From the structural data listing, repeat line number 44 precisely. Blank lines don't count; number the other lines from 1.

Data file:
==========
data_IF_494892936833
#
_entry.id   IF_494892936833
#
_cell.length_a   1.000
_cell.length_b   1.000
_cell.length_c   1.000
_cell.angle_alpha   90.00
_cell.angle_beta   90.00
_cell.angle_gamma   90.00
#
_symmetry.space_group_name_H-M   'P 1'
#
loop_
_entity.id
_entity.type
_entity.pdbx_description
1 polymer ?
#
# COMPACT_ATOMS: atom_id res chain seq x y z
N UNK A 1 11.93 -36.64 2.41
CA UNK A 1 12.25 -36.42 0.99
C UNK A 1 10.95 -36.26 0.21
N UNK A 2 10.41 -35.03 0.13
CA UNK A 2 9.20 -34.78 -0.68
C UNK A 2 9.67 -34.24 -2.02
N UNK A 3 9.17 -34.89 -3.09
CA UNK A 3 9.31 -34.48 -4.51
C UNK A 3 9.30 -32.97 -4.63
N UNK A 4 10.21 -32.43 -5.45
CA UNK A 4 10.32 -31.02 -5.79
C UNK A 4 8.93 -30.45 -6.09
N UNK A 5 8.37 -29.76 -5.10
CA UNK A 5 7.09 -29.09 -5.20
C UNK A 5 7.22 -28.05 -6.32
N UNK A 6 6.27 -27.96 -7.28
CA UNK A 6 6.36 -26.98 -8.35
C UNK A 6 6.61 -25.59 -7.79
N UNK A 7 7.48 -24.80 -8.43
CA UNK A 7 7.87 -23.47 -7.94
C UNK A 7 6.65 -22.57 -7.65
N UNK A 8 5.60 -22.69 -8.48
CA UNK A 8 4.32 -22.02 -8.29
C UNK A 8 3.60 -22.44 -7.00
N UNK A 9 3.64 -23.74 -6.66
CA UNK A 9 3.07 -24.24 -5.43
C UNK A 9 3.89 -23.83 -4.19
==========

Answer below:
C UNK A 8 3.60 -22.44 -7.00